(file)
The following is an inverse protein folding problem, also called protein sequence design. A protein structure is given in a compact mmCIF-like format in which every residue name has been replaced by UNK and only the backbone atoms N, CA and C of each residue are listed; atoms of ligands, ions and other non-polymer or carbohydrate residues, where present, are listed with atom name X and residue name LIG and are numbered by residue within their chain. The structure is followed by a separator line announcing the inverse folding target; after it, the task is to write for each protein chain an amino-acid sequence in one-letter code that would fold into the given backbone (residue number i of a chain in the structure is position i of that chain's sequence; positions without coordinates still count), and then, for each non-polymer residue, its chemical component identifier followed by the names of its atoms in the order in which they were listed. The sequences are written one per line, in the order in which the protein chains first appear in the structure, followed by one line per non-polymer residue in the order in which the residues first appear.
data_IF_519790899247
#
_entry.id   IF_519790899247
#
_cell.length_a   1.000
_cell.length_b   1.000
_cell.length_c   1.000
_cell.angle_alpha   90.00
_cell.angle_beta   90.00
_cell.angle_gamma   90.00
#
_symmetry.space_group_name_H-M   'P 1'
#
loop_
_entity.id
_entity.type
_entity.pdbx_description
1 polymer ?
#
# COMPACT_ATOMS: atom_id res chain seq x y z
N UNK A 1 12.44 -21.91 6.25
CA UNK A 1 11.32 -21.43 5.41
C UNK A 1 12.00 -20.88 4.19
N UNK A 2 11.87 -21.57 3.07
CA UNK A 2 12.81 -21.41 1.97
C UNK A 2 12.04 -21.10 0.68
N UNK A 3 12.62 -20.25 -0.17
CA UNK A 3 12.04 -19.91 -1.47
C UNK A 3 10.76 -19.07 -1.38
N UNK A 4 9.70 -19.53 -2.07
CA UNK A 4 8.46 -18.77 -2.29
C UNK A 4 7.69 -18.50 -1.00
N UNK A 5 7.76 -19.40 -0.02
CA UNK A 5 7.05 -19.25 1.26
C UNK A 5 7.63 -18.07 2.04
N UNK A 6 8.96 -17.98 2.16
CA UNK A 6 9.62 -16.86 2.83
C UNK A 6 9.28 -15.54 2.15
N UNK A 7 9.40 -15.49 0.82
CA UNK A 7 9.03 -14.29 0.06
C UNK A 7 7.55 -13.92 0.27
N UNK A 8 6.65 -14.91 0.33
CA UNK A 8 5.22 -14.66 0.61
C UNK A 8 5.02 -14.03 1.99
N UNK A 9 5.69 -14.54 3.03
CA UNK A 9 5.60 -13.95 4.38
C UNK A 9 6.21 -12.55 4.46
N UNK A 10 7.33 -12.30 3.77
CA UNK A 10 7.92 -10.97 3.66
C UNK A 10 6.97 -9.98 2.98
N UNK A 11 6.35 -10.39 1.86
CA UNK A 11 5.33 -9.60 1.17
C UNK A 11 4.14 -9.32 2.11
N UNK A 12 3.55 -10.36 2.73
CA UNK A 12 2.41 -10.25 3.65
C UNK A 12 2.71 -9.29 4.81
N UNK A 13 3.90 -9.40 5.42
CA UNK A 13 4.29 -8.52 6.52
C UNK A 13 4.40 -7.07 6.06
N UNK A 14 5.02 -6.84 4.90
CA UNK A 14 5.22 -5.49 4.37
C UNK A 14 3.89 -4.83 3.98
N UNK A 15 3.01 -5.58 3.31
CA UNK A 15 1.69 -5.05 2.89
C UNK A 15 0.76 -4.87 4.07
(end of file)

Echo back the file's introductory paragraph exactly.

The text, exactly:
The following is an inverse protein folding problem, also called protein sequence design. A protein structure is given in a compact mmCIF-like format in which every residue name has been replaced by UNK and only the backbone atoms N, CA and C of each residue are listed; atoms of ligands, ions and other non-polymer or carbohydrate residues, where present, are listed with atom name X and residue name LIG and are numbered by residue within their chain. The structure is followed by a separator line announcing the inverse folding target; after it, the task is to write for each protein chain an amino-acid sequence in one-letter code that would fold into the given backbone (residue number i of a chain in the structure is position i of that chain's sequence; positions without coordinates still count), and then, for each non-polymer residue, its chemical component identifier followed by the names of its atoms in the order in which they were listed. The sequences are written one per line, in the order in which the protein chains first appear in the structure, followed by one line per non-polymer residue in the order in which the residues first appear.